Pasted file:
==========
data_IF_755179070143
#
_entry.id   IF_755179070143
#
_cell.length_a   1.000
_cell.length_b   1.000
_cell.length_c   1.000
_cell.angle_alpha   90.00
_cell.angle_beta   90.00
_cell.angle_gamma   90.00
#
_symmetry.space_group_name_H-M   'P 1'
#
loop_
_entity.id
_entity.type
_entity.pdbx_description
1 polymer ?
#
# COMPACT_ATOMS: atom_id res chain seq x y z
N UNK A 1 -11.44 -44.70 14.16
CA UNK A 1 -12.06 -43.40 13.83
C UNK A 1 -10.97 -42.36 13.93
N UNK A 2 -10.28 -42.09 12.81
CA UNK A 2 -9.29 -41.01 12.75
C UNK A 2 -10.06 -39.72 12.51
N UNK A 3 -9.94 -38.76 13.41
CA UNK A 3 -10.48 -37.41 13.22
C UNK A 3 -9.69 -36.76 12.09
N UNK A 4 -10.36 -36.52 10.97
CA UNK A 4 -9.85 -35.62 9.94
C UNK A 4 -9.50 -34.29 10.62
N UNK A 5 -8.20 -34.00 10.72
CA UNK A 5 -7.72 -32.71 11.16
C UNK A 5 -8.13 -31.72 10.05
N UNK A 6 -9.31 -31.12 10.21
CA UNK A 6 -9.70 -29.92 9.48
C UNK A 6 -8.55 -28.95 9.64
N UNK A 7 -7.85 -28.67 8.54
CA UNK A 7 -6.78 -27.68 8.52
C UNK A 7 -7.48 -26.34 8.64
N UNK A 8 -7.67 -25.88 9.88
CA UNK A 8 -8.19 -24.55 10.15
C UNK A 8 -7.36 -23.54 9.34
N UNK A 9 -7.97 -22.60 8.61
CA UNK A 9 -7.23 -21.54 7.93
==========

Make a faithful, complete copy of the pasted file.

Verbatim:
data_IF_755179070143
#
_entry.id   IF_755179070143
#
_cell.length_a   1.000
_cell.length_b   1.000
_cell.length_c   1.000
_cell.angle_alpha   90.00
_cell.angle_beta   90.00
_cell.angle_gamma   90.00
#
_symmetry.space_group_name_H-M   'P 1'
#
loop_
_entity.id
_entity.type
_entity.pdbx_description
1 polymer ?
#
# COMPACT_ATOMS: atom_id res chain seq x y z
N UNK A 1 -11.44 -44.70 14.16
CA UNK A 1 -12.06 -43.40 13.83
C UNK A 1 -10.97 -42.36 13.93
N UNK A 2 -10.28 -42.09 12.81
CA UNK A 2 -9.29 -41.01 12.75
C UNK A 2 -10.06 -39.72 12.51
N UNK A 3 -9.94 -38.76 13.41
CA UNK A 3 -10.48 -37.41 13.22
C UNK A 3 -9.69 -36.76 12.09
N UNK A 4 -10.36 -36.52 10.97
CA UNK A 4 -9.85 -35.62 9.94
C UNK A 4 -9.50 -34.29 10.62
N UNK A 5 -8.20 -34.00 10.72
CA UNK A 5 -7.72 -32.71 11.16
C UNK A 5 -8.13 -31.72 10.05
N UNK A 6 -9.31 -31.12 10.21
CA UNK A 6 -9.70 -29.92 9.48
C UNK A 6 -8.55 -28.95 9.64
N UNK A 7 -7.85 -28.67 8.54
CA UNK A 7 -6.78 -27.68 8.52
C UNK A 7 -7.48 -26.34 8.64
N UNK A 8 -7.67 -25.88 9.88
CA UNK A 8 -8.19 -24.55 10.15
C UNK A 8 -7.36 -23.54 9.34
N UNK A 9 -7.97 -22.60 8.61
CA UNK A 9 -7.23 -21.54 7.93